March 24, 2019
Couple on Deck Chairs of Cruise Ship, Caribbean

How to Stay Healthy on a Cruise

by Jeanine Barone

As if motion sickness on the high seas were not enough, many passengers on cruise lines have been struck down by gastrointestinal illnesses over the last few years, resulting in ruined vacations. “Pukefest on the Crown Princess,” a January 2016 headline read, describing a norovirus outbreak on a Princess Cruises cruise ship that sickened 180 of 2,060 passengers with vomiting and diarrhea. Another outbreak, aboard a British cruise ship in April 2016, sickened 277 out of 915 passengers.

Such outbreaks of acute gastroenteritis are caused by viruses like norovirus (the most common culprit), as well as other microbes, including some strains of E. coli. (Though commonly called stomach flu, this is medically inaccurate.) The microbes can spread in many ways: by ingesting contaminated food and water, touching contaminated objects, shaking hands with an infected person, and, with norovirus, inhaling the organism if someone vomits near you.

Just how risky is it to take a cruise? And how can you prevent getting sick yourself? Here’s to putting your mind (and body) at ease.

Putting the numbers into perspective

The CDC provides sanitation standards and tracks cruise ships that are members of its Vessel Sanitation Program (VSP). This involves unannounced inspections, monitoring of gastrointestinal illness, and crew training in public health practices for ships that carry at least 13 passengers and have a foreign itinerary with U.S. ports.

According to a 2016 CDC report using VSP data, the rate of acute gastroenteritis among passengers declined from 27.2 cases per 100,000 travel days in 2008 to 22.3 cases in 2014. So despite what you may hear on the news, cases of gastrointestinal illness on board are actually relatively infrequent. In fact, culling data from this CDC report, the average person has more than a 99 percent chance of not getting sick on a cruise ship. (Note that this applies only to ships under VSP surveillance, not ships in other countries that have no U.S. ports of call.)

How to protect yourself

  • If you’re curious, before booking a cruise you can visit the CDC’s Vessel Sanitation Program website, where you can find out which cruise lines are members of the program and see inspection scores (100 is best; scores under 85 are “not satisfactory”) and outbreak information for specific vessels.
  • A key to preventing illness from norovirus and other disease-related pathogens is to wash your hands frequently with soap and water—and always after you visit the restroom and before you eat. (Many people inadvertently touch their eyes, nose, and mouth with unclean hands.) You should also wash your hands when you return to your cabin. Keep in mind that any surface—including stairwell banisters, elevator buttons, and equipment in the ship’s gym—can be contaminated. If you don't have easy access to soap and water, use a hand sanitizer containing at least 60 percent alcohol. Another reason to keep your hands clean: If you are infected, this will help prevent other people from getting sick.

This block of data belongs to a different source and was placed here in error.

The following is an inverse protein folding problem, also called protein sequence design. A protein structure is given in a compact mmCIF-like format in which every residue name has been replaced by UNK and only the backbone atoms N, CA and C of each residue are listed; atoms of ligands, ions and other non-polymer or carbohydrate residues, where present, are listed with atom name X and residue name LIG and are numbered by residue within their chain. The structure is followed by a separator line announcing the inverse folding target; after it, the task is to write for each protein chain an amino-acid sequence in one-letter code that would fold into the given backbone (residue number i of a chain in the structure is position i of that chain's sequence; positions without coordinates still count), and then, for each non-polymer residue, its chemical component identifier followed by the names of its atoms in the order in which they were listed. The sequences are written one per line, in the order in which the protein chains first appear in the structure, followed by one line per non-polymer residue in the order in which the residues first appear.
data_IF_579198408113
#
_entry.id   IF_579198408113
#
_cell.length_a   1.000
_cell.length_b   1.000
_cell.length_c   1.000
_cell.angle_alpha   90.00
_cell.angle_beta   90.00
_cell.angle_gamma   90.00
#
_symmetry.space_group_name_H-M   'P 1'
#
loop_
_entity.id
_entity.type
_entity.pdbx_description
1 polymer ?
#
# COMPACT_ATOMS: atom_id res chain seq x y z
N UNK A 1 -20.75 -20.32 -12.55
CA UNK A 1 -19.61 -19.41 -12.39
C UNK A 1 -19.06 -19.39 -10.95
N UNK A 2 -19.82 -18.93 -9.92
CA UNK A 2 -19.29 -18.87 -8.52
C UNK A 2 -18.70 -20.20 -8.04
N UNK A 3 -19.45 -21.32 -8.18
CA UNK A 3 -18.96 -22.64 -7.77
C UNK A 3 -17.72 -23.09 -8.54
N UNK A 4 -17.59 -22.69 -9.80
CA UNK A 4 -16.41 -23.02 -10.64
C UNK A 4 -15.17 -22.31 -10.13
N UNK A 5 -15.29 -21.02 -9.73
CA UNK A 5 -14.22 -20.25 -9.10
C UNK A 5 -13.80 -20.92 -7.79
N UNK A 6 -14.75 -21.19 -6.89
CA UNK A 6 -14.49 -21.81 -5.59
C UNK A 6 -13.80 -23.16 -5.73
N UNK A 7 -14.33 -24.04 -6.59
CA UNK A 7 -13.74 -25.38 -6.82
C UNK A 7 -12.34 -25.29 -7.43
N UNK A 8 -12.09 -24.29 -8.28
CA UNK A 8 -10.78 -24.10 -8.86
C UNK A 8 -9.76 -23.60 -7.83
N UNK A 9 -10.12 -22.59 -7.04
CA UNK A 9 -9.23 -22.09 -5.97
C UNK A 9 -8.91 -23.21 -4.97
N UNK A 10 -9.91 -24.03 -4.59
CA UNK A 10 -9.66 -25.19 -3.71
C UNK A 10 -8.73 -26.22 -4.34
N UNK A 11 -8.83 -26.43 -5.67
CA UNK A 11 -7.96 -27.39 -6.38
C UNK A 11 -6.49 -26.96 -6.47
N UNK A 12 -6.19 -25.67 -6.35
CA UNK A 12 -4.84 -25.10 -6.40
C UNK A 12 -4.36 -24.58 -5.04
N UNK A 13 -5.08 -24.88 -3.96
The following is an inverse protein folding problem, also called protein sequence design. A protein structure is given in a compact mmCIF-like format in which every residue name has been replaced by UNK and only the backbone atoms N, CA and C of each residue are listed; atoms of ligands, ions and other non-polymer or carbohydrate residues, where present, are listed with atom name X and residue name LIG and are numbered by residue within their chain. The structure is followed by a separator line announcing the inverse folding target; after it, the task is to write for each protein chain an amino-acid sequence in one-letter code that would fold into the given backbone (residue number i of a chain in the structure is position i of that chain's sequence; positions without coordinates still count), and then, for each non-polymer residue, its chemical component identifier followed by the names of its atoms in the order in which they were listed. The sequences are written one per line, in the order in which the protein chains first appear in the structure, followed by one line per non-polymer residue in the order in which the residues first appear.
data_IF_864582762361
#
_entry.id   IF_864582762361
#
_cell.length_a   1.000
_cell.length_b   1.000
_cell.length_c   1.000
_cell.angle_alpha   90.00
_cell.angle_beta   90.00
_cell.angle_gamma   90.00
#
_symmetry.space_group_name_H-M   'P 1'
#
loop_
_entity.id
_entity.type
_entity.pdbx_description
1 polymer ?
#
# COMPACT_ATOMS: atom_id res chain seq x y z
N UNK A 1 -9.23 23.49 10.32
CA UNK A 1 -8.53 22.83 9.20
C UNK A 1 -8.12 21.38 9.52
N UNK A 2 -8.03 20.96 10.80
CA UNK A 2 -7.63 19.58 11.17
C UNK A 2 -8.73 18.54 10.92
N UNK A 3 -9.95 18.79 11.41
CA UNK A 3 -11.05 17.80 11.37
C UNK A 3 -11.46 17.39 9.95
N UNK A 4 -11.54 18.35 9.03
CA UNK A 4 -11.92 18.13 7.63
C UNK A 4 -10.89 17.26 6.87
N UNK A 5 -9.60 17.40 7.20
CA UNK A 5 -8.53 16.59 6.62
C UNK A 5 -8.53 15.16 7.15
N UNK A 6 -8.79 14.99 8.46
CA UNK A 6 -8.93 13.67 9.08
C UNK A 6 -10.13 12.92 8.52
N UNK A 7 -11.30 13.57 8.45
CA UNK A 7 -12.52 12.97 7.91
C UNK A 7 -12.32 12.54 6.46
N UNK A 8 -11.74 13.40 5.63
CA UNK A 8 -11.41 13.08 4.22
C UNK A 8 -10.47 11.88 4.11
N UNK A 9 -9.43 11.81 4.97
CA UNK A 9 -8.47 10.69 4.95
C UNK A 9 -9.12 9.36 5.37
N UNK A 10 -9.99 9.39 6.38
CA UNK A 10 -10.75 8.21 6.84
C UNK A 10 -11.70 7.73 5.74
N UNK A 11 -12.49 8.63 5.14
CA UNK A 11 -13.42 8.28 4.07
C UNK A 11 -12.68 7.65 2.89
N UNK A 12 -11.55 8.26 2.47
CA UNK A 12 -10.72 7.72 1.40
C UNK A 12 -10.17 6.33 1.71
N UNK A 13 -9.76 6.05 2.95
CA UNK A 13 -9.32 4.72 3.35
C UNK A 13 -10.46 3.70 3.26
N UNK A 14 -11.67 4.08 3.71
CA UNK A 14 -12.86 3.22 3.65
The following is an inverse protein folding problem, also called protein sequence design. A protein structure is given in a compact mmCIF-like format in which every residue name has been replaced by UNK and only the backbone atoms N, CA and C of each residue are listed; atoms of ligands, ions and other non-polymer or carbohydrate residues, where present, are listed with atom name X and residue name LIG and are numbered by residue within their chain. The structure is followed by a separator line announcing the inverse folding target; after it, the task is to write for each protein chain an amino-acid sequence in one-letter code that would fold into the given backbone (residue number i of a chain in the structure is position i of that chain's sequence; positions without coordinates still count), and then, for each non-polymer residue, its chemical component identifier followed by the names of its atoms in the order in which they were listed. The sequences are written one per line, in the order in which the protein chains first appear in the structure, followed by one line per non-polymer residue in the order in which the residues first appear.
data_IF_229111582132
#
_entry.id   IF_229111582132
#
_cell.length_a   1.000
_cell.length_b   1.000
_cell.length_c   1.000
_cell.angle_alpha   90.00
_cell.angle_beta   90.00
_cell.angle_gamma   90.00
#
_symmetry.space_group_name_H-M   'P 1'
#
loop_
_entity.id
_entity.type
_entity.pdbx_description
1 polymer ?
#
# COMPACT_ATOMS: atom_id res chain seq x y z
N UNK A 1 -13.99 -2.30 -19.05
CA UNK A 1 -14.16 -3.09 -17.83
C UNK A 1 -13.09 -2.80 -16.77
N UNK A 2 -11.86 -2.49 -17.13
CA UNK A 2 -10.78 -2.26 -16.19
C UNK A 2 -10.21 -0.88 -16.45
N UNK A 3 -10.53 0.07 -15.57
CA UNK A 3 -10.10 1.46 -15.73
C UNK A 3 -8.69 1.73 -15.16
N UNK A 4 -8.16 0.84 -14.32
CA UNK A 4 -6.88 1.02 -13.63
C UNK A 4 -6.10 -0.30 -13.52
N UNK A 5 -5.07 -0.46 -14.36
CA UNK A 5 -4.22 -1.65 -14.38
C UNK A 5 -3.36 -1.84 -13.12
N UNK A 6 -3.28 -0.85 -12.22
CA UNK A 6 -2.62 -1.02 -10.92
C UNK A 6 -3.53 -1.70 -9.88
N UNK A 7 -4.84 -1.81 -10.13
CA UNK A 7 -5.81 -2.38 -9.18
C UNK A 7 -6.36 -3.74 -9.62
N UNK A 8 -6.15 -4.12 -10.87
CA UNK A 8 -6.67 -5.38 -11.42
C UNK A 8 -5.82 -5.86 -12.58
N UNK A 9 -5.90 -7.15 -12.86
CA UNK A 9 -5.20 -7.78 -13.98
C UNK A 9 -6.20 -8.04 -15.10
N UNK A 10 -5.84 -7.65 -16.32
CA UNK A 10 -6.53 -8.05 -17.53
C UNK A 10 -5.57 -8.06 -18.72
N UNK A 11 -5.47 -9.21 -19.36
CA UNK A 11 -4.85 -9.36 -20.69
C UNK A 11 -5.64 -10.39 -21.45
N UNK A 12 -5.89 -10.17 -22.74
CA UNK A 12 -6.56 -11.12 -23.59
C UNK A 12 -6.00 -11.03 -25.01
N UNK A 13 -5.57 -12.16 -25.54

• People who are immunocompromised or otherwise in frail health, as well as young children and pregnant women, might want to take extra precautions by avoiding buffet foods (get hot foods made to order instead). Buffets are risky because the foods may not be kept at proper safe temperature and may sit around for long periods. In addition, there is a greater risk of cross-contamination at self-serve buffets between different foods and between utensils, compared to when foods are served by trained food staff.
  • When going on shore excursions in developing countries, choose your food wisely: Don’t eat food from street vendors, eat only foods that are served piping hot in restaurants, and drink only bottled water from sealed containers. Avoid ice and foods containing ice or made with tap water (including juice concentrates and ice pops), unless you know that the restaurant uses purified water for food preparation and to make ice (some restaurants, especially those that cater to tourists, take this precaution). Do not eat raw fruit or vegetables unless it’s something that you peel yourself, such as a banana or an orange. And beware of hidden sources of raw produce, such as chutneys and salsas.

Cruise lines are taking extra steps these days to prevent pathogen-related illnesses. Among the policies in place in some are a no-handshaking rule when meeting the officers and a ban on passengers serving themselves at buffets. Hand sanitizers are now typically found throughout ships and at all food stations. But if you do become ill, you should report it to the medical staff. It’s important to do this not only to be assessed and treated, but also so that illnesses on board can be monitored.

Also see How to Avoid Motion Sickness.